James and I practice Hymn Study as suggested by Ambleside Online which is modeled on the ideas of Charlotte Mason. We learn the song and sing it once a week for a month (more if we like). As I said in the “School day” post, depending on what strikes us that morning, this can become a theological or literature/poetry or music theory lesson. We sometimes find out about the lyricist and learn something about his life that might have led him to write the words that he did. Most times I go along with the suggestion that Ambleside has made for the month; but sometimes I nix it and choose another.
When it comes to hymns, I’m more of a Bachian kind of gal. I prefer lyrics that come straight from Scripture and songs that praise attributes of God and tell of his wonderful deeds. I don’t like songs that rely too much on telling the author’s personal experience. Often I find the theology off. I don’t like the pitiful, sentimental tone. And I feel that since I might not share the author’s experience and sentiments, I am being dishonest when I sing this song. (And usually the melody and harmonies chosen to go with the words are pretty weak too.)
February’s Hymn is “I’ll Fly Away” by Albert Brumley. My first impulse was to nix this one, but I decided to spend some time with it yesterday and what follows is a sampling of the thoughts and feelings that came from that hour or two. First of all, you can find many, many versions of the song at YouTube and some groups, such as Nickel Creek, sure do have fun singing this song. It turns out to be a good foot stompin’, crowd pleaser. I watched/listened to Jars of Clay, Charley Pride, Alison Krauss & Gillian Welch, a segment from The Waltons, and some Louisiana cajun folks singing the song. The Krauss/Welch version led me to another version from O Brother, Where Are Thou?, which in turn took me on a short journey through several other songs from that soundtrack, which leads me into the thoughts I’m about to share (and leads into some other thoughts that I think will become another blog post.)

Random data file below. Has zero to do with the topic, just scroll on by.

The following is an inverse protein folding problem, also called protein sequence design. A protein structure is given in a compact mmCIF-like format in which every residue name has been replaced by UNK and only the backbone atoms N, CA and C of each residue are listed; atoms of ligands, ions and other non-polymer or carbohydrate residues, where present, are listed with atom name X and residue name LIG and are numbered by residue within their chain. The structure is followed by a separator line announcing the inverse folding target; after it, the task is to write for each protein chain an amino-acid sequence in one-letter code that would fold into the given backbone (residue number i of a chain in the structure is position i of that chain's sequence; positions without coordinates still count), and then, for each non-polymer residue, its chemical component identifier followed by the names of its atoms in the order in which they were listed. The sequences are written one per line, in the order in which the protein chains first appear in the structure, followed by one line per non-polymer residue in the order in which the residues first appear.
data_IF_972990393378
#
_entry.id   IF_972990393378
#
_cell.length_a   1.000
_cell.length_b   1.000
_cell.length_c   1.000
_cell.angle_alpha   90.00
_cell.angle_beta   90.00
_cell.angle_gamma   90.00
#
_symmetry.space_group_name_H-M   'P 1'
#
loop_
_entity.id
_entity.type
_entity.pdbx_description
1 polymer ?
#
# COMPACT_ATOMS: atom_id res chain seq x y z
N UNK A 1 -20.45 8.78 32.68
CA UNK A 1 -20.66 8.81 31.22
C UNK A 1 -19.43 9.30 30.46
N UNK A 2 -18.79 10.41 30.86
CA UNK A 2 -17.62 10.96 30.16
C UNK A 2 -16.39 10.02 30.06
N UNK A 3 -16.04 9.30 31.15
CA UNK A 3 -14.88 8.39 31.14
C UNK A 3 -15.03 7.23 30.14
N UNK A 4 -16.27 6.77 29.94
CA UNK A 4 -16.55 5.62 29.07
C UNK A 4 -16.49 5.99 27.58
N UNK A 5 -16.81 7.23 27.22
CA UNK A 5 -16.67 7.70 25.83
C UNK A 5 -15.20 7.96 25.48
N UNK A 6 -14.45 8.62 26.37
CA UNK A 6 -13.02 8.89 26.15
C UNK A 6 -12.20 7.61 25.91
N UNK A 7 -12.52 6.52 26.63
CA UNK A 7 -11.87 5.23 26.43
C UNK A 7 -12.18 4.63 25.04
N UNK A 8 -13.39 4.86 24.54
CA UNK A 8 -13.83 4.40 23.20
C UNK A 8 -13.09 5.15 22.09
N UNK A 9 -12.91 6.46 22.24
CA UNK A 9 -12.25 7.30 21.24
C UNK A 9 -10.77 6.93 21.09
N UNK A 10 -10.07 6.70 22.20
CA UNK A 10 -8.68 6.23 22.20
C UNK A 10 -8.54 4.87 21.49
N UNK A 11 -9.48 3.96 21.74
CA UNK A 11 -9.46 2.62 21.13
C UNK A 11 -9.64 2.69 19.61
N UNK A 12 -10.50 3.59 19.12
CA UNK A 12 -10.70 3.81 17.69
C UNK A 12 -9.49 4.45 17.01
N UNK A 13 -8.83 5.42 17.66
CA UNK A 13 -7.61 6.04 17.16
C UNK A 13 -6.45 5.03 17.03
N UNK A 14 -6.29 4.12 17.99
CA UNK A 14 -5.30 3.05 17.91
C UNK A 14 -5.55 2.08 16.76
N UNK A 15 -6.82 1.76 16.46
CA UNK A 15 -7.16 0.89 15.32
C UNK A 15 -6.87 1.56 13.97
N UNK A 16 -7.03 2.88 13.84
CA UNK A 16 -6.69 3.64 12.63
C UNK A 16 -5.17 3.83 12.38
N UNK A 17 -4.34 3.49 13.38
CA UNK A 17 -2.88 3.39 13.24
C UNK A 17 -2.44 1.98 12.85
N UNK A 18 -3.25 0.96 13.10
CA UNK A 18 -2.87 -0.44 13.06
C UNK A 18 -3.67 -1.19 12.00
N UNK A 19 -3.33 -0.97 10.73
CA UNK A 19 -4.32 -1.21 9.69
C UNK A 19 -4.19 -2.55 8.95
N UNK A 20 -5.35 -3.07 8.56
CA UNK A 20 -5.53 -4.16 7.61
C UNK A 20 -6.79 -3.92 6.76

From the few bios and comments I found in my internet search on Mr. Brumley, I learned that he was working in a cotton field when the concept for this song was born. It was 1929 and he recalled that he was picking cotton and singing “If I Had the Wings of an Angel.” So you get some idea of the hardship that might have inspired these lyrics and the desire to fly away and leave it all.